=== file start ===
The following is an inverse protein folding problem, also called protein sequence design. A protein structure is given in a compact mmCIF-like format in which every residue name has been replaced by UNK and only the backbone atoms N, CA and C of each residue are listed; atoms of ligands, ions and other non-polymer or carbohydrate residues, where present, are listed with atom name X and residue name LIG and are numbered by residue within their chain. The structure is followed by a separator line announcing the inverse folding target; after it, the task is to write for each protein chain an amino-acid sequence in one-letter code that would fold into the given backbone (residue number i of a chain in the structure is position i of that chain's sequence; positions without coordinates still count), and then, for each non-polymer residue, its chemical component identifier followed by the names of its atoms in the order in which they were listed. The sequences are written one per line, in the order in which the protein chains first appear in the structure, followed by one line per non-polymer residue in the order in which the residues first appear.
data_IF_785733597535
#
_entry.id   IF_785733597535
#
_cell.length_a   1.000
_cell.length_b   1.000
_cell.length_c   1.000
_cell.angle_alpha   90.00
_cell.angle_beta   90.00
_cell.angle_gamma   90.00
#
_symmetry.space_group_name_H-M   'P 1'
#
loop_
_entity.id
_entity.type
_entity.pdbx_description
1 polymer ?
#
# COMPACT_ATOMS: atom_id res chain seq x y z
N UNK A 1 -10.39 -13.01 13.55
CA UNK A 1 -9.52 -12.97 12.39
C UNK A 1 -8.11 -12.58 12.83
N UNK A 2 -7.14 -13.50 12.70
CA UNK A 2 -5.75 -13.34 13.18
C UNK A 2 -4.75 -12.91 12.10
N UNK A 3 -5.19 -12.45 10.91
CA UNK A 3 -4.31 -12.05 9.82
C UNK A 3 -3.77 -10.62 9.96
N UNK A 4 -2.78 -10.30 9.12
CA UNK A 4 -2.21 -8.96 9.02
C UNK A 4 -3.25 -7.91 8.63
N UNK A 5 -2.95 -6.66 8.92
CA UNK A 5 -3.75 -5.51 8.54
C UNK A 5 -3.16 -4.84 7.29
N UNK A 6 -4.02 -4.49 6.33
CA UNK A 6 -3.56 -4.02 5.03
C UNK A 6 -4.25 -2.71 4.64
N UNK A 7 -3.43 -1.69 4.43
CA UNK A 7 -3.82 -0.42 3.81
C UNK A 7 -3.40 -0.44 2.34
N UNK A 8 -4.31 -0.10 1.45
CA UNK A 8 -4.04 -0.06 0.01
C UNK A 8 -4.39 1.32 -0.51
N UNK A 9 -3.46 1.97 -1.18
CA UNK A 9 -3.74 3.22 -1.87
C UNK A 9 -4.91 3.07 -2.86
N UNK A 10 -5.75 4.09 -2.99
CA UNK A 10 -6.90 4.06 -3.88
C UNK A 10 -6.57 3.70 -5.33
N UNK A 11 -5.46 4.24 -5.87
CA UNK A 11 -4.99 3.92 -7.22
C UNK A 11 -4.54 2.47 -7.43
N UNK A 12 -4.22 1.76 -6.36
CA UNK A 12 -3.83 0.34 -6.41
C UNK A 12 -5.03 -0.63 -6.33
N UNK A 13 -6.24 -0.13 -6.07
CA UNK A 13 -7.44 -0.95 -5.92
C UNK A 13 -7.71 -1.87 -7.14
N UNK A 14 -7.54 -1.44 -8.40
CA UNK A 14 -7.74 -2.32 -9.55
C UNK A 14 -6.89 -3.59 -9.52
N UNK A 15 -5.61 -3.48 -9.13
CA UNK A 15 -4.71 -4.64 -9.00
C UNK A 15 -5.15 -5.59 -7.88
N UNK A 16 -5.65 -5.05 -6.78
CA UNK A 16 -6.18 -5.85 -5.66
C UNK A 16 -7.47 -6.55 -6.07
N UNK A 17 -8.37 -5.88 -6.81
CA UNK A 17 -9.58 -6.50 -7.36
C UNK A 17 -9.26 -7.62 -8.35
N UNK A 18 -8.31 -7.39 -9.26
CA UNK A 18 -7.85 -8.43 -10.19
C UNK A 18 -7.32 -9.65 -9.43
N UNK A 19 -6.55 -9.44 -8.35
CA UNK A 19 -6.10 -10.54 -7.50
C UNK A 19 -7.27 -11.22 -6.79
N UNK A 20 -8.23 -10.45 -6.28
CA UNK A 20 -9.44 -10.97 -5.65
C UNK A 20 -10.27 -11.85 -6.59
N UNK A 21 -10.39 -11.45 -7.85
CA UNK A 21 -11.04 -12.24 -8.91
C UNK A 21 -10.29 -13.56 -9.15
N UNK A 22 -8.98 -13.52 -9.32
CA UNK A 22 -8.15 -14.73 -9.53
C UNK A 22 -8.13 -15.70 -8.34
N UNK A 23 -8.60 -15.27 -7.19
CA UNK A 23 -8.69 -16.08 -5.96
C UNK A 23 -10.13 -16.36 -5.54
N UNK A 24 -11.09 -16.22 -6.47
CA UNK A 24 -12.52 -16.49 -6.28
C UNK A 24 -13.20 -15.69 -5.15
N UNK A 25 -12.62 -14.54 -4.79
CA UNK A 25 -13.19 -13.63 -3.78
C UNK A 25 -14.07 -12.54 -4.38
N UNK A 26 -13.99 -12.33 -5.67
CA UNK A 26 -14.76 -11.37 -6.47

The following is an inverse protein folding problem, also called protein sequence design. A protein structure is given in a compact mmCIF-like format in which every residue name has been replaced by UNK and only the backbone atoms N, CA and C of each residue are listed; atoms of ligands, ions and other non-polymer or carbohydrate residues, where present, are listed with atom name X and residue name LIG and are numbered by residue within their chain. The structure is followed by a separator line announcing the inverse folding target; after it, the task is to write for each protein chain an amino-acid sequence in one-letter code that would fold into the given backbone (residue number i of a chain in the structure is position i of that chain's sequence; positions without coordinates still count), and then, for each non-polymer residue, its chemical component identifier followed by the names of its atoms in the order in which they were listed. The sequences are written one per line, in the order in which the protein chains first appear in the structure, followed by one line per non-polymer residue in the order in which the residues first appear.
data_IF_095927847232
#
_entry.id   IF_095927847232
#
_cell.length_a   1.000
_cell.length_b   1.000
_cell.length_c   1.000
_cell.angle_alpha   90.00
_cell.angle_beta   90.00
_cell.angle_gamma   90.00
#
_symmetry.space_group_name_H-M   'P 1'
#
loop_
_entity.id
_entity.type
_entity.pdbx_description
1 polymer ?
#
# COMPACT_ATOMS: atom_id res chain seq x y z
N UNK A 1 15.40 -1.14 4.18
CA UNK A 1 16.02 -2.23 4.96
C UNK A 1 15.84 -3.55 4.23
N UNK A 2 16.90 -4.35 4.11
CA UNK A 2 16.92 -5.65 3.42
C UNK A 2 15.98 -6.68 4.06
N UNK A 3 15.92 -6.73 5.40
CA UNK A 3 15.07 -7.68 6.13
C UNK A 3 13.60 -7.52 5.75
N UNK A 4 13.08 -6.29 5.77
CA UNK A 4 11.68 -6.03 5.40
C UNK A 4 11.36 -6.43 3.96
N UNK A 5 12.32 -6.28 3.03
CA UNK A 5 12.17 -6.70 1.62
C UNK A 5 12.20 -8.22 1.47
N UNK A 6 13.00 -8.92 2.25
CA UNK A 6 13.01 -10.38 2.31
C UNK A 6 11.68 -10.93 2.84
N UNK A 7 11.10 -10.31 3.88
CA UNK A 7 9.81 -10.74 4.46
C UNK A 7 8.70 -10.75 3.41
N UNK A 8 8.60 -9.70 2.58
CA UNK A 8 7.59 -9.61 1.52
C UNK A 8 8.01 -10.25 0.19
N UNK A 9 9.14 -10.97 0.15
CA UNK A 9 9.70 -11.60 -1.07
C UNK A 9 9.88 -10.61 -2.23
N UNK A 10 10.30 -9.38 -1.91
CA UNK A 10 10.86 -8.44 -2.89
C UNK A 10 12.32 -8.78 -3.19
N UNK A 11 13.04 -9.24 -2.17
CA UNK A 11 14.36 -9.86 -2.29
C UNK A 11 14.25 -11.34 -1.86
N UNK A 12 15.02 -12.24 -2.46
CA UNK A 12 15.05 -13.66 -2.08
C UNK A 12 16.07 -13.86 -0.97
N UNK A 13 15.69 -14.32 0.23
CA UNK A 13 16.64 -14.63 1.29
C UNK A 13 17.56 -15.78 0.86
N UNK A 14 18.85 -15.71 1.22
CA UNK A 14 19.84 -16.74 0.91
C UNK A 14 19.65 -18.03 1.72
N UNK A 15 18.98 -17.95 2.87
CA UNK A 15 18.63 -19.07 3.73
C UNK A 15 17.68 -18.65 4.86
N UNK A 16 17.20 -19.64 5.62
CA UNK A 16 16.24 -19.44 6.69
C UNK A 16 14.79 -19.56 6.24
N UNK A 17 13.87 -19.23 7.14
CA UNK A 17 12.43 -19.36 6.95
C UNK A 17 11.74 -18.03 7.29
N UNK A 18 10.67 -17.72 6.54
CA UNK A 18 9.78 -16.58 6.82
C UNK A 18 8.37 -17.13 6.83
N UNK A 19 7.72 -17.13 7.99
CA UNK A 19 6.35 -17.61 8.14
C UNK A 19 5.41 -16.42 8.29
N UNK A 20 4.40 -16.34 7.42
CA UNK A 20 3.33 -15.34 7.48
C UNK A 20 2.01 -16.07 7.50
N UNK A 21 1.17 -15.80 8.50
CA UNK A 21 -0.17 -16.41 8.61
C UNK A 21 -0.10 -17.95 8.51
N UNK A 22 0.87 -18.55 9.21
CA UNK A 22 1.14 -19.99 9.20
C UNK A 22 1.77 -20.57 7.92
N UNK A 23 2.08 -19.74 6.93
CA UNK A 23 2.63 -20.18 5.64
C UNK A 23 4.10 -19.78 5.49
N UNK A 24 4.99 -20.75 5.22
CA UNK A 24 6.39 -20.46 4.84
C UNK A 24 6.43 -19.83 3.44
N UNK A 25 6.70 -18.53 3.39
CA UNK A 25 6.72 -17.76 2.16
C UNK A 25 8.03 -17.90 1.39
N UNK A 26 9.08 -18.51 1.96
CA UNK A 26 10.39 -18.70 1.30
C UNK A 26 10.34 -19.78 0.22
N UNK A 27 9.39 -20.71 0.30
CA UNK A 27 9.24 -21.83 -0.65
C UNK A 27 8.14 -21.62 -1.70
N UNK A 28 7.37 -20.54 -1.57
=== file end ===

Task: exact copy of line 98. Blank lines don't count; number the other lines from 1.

CA UNK A 26 -14.76 -11.37 -6.47